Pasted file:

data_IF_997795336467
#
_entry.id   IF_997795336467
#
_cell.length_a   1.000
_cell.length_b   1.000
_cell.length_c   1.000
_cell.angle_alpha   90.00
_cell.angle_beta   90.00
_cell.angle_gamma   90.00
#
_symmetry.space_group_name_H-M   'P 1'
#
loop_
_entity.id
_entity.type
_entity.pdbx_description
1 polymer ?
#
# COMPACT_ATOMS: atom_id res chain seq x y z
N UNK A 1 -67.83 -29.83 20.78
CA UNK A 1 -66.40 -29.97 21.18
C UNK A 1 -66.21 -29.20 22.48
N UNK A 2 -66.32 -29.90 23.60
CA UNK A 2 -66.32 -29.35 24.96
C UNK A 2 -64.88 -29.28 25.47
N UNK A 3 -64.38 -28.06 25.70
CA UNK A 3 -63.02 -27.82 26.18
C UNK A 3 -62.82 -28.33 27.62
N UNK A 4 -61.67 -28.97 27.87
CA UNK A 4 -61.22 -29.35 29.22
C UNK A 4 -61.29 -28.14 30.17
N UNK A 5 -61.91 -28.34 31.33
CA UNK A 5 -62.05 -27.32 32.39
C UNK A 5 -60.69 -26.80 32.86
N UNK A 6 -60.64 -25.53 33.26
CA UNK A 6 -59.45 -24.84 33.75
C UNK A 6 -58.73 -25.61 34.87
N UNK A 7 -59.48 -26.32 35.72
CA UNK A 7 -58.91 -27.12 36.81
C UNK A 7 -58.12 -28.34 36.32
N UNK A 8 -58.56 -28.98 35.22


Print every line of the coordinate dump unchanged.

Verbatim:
data_IF_997795336467
#
_entry.id   IF_997795336467
#
_cell.length_a   1.000
_cell.length_b   1.000
_cell.length_c   1.000
_cell.angle_alpha   90.00
_cell.angle_beta   90.00
_cell.angle_gamma   90.00
#
_symmetry.space_group_name_H-M   'P 1'
#
loop_
_entity.id
_entity.type
_entity.pdbx_description
1 polymer ?
#
# COMPACT_ATOMS: atom_id res chain seq x y z
N UNK A 1 -67.83 -29.83 20.78
CA UNK A 1 -66.40 -29.97 21.18
C UNK A 1 -66.21 -29.20 22.48
N UNK A 2 -66.32 -29.90 23.60
CA UNK A 2 -66.32 -29.35 24.96
C UNK A 2 -64.88 -29.28 25.47
N UNK A 3 -64.38 -28.06 25.70
CA UNK A 3 -63.02 -27.82 26.18
C UNK A 3 -62.82 -28.33 27.62
N UNK A 4 -61.67 -28.97 27.87
CA UNK A 4 -61.22 -29.35 29.22
C UNK A 4 -61.29 -28.14 30.17
N UNK A 5 -61.91 -28.34 31.33
CA UNK A 5 -62.05 -27.32 32.39
C UNK A 5 -60.69 -26.80 32.86
N UNK A 6 -60.64 -25.53 33.26
CA UNK A 6 -59.45 -24.84 33.75
C UNK A 6 -58.73 -25.61 34.87
N UNK A 7 -59.48 -26.32 35.72
CA UNK A 7 -58.91 -27.12 36.81
C UNK A 7 -58.12 -28.34 36.32
N UNK A 8 -58.56 -28.98 35.22